- Having escaped a life of hardship by leaving a husband who turned out to be a Taliban fighter, Farzaneh A (name changed) today lives in Delhi. She decided to run away with two of her three daughters after the eldest one was sold off by him to a Talib friend. Presently in her late thirties, Farzaneh arrived in India in 2017 along with her daughters. She stated that Taliban rule should be viewed as a return to a harsh interpretation of Islam for women.
- Over the past 20 years, the Church of Sweden has lost over 1.6 million members. Historian of religion David Thurfjell of Södertörn University argued that the declining number of baptisms may be partly due to the fact that the perception of religion has changed since it ceased to be mandatory to be a member of the Church of Sweden, and Sweden has developed into a more multi-religious country. “Being a state church Lutheran and a Swedish church member has been challenged by other views on what religion is, where religion is a stronger identity. We have changed the view of what religion is, to the point that it must be something more intense. So it is a major statement in our religious landscape today,” Thurfjell argued.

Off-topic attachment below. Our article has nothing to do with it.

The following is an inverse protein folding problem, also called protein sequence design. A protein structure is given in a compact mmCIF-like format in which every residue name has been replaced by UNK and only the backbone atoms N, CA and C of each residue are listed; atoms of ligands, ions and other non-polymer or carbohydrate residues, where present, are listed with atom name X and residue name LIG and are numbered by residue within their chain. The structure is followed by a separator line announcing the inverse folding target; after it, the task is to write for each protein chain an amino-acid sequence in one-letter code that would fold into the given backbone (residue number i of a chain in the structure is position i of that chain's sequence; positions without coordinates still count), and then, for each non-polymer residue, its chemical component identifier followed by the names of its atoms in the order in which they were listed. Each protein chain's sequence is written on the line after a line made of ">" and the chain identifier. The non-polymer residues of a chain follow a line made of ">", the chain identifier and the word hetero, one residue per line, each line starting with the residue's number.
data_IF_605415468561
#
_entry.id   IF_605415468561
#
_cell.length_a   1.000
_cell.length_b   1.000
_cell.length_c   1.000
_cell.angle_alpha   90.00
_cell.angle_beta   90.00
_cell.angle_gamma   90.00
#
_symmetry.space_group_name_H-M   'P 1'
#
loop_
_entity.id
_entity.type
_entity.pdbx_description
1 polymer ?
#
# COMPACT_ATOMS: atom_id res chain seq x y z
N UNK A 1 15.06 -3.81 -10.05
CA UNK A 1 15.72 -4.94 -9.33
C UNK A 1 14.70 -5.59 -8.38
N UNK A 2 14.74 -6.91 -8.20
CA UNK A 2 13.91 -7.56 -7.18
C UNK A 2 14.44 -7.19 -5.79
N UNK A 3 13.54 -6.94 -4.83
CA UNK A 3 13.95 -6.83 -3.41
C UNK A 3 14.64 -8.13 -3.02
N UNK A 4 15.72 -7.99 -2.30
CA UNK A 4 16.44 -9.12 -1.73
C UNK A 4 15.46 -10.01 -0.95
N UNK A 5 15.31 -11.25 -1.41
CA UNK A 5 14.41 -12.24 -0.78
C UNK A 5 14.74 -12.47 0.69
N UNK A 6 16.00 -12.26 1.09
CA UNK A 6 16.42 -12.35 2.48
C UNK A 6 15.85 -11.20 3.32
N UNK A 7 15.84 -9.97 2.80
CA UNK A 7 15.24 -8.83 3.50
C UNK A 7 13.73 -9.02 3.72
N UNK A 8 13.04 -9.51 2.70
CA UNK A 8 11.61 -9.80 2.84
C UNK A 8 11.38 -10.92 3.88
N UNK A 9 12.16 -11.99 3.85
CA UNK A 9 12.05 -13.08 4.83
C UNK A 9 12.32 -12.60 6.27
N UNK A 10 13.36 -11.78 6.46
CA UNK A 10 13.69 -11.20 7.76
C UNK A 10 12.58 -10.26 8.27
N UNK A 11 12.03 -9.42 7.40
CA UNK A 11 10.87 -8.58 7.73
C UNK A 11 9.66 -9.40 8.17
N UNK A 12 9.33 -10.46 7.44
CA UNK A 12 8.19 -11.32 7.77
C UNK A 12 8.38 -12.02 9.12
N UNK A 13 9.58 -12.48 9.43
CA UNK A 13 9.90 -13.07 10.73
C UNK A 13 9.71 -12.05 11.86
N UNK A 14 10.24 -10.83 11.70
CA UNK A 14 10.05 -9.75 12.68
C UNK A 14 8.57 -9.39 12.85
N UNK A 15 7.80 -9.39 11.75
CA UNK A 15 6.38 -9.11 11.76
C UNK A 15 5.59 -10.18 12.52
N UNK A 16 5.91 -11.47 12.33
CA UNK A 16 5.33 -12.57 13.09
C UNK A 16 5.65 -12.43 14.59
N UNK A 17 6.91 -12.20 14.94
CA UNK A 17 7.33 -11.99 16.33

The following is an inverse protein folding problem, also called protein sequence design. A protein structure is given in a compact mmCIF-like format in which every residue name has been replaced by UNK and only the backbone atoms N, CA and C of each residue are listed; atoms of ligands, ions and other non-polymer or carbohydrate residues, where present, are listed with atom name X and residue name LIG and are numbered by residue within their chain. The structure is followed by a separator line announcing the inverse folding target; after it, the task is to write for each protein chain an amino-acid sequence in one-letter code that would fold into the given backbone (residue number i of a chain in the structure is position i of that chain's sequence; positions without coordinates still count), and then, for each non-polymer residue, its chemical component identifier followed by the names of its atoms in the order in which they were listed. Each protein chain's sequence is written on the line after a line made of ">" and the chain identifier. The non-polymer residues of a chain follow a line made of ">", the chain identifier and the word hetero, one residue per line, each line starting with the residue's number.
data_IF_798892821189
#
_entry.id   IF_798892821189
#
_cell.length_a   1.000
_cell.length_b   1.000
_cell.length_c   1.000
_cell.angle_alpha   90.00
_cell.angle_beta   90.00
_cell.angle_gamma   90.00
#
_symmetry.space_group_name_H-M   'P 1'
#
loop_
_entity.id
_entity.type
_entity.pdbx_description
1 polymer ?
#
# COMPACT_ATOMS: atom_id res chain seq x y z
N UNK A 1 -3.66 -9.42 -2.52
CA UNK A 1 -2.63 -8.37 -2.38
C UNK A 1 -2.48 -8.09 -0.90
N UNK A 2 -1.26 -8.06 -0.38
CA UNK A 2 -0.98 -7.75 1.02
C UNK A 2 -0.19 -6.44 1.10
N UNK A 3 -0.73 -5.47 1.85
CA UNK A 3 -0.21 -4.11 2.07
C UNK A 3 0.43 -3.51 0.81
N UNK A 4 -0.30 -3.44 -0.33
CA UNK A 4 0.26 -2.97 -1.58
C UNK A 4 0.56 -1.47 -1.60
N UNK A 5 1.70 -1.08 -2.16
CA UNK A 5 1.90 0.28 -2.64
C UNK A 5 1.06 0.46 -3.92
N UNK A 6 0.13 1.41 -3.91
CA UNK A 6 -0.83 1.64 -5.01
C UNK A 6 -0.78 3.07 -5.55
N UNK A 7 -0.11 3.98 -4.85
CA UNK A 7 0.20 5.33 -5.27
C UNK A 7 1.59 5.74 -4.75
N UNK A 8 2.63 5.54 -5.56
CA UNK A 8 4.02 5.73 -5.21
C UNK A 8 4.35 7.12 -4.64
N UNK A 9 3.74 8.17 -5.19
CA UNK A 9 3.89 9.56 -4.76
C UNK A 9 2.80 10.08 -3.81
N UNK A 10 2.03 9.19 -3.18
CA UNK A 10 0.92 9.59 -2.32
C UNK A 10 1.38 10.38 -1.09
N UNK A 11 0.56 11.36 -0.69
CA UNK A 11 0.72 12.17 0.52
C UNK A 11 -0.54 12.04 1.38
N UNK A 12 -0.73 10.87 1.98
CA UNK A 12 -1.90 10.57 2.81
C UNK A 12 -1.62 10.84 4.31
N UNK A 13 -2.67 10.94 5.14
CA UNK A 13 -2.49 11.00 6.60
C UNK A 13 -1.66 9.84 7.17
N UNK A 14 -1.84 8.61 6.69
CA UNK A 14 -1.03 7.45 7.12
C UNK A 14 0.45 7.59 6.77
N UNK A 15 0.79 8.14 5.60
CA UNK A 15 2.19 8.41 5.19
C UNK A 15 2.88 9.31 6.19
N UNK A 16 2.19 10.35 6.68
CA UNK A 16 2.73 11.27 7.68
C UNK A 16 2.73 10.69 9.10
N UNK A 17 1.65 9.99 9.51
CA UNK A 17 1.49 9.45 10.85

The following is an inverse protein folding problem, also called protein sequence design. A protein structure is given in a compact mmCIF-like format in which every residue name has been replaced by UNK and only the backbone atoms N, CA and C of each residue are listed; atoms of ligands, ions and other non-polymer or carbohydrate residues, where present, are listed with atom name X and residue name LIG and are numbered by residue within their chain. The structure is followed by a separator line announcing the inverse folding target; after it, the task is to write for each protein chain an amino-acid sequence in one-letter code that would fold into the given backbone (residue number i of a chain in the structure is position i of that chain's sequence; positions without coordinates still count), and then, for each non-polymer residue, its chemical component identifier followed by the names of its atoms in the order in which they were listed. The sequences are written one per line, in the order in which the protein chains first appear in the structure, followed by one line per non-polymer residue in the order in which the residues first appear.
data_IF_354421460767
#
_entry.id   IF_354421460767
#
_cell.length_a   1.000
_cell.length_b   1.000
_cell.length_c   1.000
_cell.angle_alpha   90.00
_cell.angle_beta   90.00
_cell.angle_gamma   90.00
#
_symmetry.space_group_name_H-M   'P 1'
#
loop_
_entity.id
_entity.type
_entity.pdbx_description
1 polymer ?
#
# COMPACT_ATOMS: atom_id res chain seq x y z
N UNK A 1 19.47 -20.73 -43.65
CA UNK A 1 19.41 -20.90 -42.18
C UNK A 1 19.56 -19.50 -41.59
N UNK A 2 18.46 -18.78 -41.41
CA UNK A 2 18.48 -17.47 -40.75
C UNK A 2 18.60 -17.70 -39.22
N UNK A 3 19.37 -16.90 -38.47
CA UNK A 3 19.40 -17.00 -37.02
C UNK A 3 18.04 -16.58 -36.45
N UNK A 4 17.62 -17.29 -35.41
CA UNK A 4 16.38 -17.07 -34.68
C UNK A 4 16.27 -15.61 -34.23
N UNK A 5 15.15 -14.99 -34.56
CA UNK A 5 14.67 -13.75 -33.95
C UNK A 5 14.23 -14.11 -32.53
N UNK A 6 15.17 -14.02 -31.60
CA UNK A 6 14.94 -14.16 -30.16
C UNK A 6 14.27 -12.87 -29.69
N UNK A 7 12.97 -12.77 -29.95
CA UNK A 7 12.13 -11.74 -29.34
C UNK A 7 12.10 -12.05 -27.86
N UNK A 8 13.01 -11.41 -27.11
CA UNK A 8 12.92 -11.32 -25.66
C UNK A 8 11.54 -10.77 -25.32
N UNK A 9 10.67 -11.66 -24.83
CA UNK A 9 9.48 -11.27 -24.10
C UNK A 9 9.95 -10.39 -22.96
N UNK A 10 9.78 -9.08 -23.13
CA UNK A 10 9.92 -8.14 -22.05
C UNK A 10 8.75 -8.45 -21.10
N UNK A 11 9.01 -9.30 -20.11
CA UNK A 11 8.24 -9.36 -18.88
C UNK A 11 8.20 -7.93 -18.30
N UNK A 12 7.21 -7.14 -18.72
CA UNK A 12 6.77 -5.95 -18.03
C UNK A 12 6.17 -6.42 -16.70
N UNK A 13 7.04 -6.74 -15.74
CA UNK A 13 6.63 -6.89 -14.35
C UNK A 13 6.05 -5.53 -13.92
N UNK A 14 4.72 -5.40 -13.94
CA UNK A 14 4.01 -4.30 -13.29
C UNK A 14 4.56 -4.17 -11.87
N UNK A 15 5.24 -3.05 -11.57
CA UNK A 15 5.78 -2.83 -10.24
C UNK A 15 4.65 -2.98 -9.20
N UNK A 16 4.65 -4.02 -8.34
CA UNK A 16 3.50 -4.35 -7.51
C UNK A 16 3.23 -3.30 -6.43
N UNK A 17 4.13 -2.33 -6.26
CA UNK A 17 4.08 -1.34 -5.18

- The Norwegian Reform Resource Centre for Men has set about mapping out the country’s incels (an abbreviation for “involuntary celibacy”) to mitigate the threat the group allegedly represents. What initially started as a kind of internet community for mainly young men who thought they would never experience romance, intimacy, sex or have children is now increasingly being labelled as an extremist hate group, linked to misogyny, suicide and even mass shootings.The number of Norwegian incels remains a mystery, which the research crew seeks to rectify. “We can not know if it’s 12 or 12,000. Therefore, we do not know if it is a marginal problem or a large-scale recruitment among Norwegian youth,” Danel Hammer, advisor at Reform Resource Centre for Men, told national broadcaster NRK.
- A Russian court fined Google 4 million rubles ($54,400) on Tuesday for not deleting banned content online, bumping up the total in owed fines levied this year to 16.5 million rubles.